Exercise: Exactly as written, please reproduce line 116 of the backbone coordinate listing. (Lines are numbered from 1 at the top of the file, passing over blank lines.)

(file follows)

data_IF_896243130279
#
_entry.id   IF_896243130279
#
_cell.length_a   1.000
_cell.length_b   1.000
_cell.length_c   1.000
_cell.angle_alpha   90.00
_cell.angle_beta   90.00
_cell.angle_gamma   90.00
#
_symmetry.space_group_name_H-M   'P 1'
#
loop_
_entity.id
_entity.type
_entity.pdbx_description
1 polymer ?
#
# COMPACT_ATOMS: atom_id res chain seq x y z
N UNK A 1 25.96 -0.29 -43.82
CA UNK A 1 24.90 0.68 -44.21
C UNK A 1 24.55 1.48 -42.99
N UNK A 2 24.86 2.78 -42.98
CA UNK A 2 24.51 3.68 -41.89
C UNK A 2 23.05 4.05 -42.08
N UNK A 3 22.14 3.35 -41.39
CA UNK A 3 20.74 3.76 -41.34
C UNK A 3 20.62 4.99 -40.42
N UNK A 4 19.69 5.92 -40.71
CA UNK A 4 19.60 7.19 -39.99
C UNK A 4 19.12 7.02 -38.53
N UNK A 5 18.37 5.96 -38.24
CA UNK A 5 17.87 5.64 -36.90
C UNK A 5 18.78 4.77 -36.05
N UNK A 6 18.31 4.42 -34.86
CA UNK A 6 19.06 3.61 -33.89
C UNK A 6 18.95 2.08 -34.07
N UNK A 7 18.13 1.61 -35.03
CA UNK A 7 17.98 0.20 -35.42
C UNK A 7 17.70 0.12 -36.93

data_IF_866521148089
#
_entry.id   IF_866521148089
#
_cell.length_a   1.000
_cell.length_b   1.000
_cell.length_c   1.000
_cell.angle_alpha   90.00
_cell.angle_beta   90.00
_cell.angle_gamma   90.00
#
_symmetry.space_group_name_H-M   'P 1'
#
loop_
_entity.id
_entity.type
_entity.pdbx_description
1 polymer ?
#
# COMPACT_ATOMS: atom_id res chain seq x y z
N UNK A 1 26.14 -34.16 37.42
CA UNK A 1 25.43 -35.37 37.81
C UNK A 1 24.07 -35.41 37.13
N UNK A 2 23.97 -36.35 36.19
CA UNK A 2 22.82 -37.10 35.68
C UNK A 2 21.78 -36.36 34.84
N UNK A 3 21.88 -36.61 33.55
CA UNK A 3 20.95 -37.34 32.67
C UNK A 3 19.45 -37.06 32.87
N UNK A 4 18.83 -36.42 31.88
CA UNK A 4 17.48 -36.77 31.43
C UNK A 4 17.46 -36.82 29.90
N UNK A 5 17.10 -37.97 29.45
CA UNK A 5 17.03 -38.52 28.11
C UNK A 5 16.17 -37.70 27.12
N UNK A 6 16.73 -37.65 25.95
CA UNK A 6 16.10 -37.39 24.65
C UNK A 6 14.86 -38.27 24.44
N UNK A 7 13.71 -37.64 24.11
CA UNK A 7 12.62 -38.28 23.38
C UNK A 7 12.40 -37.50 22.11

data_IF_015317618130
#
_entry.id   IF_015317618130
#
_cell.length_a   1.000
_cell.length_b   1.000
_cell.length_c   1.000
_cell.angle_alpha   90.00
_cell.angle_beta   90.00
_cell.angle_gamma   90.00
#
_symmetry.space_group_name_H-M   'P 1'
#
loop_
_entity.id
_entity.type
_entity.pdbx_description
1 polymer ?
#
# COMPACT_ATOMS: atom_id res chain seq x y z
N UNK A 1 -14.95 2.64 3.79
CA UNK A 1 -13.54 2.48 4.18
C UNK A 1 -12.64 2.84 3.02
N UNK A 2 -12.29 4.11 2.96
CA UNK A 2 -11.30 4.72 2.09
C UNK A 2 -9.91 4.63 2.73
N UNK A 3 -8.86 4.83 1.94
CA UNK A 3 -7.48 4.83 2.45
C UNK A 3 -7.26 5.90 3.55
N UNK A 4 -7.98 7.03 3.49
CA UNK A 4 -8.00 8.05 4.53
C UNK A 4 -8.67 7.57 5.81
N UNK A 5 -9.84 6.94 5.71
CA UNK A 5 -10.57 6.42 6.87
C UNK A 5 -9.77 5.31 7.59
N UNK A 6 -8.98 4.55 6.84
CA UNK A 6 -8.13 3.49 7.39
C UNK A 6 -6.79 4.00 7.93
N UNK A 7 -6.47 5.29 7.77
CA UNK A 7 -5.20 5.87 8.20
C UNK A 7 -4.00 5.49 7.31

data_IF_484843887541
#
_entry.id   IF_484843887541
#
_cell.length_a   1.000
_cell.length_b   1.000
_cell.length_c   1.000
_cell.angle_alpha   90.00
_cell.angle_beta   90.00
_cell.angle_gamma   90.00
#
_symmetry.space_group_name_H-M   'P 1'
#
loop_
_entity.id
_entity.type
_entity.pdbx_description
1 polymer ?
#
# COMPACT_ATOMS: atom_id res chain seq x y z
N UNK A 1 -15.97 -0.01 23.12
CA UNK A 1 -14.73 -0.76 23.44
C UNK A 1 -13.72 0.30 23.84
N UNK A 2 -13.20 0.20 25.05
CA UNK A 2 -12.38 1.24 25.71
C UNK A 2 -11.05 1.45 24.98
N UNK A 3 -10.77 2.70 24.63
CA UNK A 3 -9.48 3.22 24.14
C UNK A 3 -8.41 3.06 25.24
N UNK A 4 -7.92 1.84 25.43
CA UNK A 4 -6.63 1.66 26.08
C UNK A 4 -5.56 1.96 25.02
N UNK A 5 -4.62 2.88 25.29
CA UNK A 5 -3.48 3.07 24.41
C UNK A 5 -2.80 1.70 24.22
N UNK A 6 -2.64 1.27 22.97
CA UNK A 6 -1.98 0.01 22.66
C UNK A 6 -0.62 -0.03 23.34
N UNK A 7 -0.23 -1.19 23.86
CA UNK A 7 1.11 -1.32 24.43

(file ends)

CA UNK A 5 -10.57 6.42 6.87